• To determine the cause of abnormal vaginal bleeding or problems with your menstrual period.
  • To diagnose unexplained pelvic pain.
  • To look for an ectopic pregnancy (when a fertilized egg begins to develop outside of the uterus).

A transrectal ultrasound is used on men. The end of the probe for this type of ultrasound is shaped to partially fit inside a man’s rectum. The end of the probe is covered with a latex condom. A doctor will recommend a transrectal ultrasound to examine problems with the prostate (the gland that makes semen) and the glands that secrete some of a man’s semen (seminal vesicles).

Depending upon the type of pelvic ultrasound you are having, preparing may be slightly different. For example, a transabdominal ultrasound to view your bladder requires a full bladder. Your doctor will tell you to drink four to six glasses of water one hour before your test. A full bladder moves your intestines aside to give the technician a better view. If you are a woman, your only preparation for a transvaginal ultrasound is to let your doctor and technician know if you are allergic to latex. The same applies to transrectal ultrasounds for men. Men also may need to take an enema one hour before a transrectal ultrasound to empty their bowels or intestines. This will improve the quality of the ultrasound pictures. For a prostate biopsy, men may be required to take an antibiotic to protect against an infection.

Tell your doctor if you had an X-ray that included a dye two days before the pelvic ultrasound. The dye will remain in your intestines and prevent the technician from getting quality photos and videos. In all pelvic ultrasounds, you will be asked to put on a light hospital gown to make it easy for the technician to access your pelvis. You will lie on your back the entire time unless the technician needs you to turn to get a better picture. The procedure usually takes about 30 minutes. Your doctor or doctor’s office will call you with the results one to two days after the procedure. The only mild discomfort you might have is from the pressure of the probe on your belly (abdomen) or near where the probe was inserted. Your body is not exposed to radiation during a pelvic ultrasound.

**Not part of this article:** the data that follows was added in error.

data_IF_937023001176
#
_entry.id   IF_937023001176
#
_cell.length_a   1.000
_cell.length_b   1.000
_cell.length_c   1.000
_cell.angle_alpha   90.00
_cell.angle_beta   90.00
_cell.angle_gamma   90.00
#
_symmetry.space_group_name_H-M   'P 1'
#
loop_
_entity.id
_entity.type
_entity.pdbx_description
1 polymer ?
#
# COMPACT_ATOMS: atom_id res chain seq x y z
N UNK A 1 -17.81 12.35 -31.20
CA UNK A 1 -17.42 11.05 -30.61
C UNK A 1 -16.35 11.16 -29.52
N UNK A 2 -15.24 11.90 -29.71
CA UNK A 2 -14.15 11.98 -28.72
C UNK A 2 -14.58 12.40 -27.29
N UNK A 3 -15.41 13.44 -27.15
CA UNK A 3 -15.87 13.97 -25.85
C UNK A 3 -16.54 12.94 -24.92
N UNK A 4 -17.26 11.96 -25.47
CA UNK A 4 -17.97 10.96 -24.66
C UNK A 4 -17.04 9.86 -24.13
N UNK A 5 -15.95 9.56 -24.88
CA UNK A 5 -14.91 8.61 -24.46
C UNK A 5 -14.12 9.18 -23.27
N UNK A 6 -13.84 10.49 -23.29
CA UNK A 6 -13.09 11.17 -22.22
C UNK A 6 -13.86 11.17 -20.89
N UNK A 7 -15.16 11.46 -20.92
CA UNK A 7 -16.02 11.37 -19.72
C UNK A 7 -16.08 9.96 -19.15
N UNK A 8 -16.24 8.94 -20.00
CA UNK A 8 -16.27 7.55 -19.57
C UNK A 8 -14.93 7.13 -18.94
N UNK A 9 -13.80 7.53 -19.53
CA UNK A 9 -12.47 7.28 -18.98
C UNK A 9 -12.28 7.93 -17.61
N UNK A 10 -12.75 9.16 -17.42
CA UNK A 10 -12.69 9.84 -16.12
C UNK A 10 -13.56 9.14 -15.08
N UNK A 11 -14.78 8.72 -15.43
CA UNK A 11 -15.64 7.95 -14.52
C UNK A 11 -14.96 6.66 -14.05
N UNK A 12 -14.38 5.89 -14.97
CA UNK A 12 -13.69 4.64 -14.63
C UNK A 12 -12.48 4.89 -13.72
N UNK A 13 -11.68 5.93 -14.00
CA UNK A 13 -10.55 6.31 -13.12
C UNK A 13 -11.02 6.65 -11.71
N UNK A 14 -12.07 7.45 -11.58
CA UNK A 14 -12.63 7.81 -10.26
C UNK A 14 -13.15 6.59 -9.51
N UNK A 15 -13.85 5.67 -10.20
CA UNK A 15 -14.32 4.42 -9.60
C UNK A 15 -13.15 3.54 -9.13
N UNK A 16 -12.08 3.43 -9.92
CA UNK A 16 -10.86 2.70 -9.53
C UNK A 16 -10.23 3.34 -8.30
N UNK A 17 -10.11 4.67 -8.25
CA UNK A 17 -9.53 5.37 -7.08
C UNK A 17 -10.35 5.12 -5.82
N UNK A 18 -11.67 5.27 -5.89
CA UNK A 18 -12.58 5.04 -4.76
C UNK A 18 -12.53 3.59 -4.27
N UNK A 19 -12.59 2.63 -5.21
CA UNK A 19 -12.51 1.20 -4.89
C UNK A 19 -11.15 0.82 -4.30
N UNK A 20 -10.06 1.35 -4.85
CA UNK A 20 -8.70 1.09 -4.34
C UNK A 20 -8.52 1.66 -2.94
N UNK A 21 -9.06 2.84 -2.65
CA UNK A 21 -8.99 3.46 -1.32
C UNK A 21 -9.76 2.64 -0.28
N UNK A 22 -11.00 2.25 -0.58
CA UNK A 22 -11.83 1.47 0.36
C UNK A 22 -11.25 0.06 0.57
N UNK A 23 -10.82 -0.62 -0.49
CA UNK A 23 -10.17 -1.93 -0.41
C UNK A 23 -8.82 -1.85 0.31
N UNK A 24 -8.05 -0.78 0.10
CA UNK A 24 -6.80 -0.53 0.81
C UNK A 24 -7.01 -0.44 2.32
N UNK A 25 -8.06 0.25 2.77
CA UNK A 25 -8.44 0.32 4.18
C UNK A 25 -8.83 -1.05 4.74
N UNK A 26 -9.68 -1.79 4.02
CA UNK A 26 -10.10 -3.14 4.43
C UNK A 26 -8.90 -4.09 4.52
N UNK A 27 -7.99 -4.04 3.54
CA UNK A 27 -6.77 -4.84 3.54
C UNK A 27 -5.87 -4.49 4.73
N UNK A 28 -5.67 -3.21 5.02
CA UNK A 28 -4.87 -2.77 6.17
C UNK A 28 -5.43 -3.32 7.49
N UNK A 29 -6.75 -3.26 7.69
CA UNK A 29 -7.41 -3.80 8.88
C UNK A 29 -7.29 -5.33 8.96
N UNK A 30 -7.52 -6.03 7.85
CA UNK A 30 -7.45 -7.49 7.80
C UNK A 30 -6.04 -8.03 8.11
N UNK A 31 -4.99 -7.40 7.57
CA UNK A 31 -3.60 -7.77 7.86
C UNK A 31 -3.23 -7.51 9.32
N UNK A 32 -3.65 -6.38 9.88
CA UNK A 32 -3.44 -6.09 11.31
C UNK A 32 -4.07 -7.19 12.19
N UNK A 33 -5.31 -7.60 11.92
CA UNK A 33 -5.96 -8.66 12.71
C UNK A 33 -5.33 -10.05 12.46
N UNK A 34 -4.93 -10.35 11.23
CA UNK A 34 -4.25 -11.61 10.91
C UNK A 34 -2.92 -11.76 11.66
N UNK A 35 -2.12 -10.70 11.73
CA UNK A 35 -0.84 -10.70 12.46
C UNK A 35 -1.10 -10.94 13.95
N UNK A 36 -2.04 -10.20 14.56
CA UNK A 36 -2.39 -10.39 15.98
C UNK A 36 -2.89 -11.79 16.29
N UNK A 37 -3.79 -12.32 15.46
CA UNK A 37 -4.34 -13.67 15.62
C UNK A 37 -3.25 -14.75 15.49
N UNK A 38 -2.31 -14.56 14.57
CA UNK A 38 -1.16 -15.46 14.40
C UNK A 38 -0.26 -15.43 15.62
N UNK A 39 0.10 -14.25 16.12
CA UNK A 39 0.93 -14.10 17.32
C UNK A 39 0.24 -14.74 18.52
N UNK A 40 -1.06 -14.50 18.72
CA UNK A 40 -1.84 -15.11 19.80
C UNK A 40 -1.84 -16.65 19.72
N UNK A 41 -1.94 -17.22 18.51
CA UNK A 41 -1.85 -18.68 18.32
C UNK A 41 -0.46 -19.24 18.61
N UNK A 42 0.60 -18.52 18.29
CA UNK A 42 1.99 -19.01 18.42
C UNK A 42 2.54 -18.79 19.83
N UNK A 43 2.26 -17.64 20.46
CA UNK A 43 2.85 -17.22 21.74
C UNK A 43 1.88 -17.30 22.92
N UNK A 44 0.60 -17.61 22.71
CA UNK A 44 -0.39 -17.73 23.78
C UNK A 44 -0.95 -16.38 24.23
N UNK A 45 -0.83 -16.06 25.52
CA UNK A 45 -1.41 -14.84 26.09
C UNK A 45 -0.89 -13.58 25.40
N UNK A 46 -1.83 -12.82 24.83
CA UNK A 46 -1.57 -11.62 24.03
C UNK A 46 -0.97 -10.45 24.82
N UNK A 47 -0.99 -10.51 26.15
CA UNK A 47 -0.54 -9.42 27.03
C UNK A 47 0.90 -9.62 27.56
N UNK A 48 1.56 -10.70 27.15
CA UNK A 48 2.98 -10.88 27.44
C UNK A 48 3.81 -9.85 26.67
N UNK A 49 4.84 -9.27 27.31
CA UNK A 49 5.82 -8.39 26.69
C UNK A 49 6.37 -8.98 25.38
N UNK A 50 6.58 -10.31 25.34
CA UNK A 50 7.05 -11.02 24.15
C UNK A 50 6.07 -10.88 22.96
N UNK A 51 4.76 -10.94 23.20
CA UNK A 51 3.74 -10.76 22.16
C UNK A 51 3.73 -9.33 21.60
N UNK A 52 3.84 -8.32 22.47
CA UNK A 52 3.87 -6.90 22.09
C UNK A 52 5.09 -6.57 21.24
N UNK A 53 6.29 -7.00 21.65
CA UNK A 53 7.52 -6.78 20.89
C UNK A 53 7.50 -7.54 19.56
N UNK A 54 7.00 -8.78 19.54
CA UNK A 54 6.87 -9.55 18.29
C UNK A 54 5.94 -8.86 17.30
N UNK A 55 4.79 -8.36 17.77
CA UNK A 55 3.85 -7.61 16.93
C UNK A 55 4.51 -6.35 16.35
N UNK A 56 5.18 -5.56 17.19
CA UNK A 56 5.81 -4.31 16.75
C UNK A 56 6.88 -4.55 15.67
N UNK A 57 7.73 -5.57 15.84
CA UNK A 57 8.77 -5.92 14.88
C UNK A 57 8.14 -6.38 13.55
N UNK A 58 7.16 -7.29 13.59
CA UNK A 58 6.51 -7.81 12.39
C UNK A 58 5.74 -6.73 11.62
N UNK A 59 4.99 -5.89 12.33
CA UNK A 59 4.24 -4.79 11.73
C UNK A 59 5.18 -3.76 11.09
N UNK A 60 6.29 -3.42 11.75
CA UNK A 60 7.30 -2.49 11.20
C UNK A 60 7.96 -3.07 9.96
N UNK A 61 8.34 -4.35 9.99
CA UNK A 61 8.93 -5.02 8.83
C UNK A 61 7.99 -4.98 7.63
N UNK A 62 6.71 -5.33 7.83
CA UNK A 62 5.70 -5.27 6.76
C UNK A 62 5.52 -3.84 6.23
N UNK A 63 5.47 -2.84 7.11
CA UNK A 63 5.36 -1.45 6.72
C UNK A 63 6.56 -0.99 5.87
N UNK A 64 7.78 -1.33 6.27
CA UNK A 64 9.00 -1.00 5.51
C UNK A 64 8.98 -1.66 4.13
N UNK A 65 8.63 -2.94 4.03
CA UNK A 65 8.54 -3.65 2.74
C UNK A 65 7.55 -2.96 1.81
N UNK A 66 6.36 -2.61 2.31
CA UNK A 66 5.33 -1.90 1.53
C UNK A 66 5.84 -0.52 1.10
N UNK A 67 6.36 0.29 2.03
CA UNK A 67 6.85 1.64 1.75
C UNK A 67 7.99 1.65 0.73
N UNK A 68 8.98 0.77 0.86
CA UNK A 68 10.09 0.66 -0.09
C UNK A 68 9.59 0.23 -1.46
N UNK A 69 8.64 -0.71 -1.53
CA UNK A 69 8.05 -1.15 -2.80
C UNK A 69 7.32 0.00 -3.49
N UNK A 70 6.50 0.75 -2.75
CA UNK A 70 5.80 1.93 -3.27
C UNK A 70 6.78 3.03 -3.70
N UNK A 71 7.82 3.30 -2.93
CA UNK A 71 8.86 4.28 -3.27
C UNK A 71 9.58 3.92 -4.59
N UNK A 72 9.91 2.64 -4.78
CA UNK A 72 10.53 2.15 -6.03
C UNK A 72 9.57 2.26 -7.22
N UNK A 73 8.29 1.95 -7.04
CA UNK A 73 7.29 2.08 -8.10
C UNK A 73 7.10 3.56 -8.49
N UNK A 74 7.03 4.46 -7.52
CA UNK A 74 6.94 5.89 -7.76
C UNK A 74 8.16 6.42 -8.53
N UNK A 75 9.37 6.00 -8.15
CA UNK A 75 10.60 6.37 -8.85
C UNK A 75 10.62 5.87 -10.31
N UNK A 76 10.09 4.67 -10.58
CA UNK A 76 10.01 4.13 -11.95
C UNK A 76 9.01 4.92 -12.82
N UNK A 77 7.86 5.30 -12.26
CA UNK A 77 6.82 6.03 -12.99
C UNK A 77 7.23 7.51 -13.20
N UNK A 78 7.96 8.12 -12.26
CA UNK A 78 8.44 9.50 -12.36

Things to consider

  • A pelvic ultrasound involves time and expense. It’s possible you may have to repeat the procedure because the first test didn’t produce clear photos. Reasons for this might be because you are severely overweight and the ultrasound could not see deep enough into your pelvis; your bladder was not full; your bowels, intestines, or rectum were not empty; you had excess gas in your intestines (which blocks the view of your pelvic organs); you moved too much during the procedure; you had an open wound in your belly (abdomen); or because you are undergoing fertility tests and treatment, which requires regular ultrasounds. You may have to repeat the test if your doctor discovers a lump in your pelvis that requires further testing. Your doctor may require you to repeat the test in six to eight weeks to see if the lump has changed in size or appearance.
  • If you are a man, you may have to repeat a pelvic ultrasound of your prostate if your prostate is larger than normal. In that case, an ultrasound may not be an option. You may have to undergo a digital rectal exam (when your doctor inserts his glove-covered finger into your rectum), a blood test, or a biopsy.
  • There is a slight risk of infection with transvaginal and transrectal ultrasounds, since they are done inside your body. See your doctor if you have abnormal discharge or fever after your ultrasound.

Questions for your doctor

  • Will the probe from a transvaginal ultrasound harm my pregnancy?
  • Should I take an over-the-counter pain reliever before I have a transvaginal or transrectal ultrasound to ease the discomfort?
  • What else do I need to know to prepare for the test?


National Institutes of Health, MedlinePlus: Pregnancy Ultrasound

National Institutes of Health, MedlinePlus: Transvaginal Ultrasound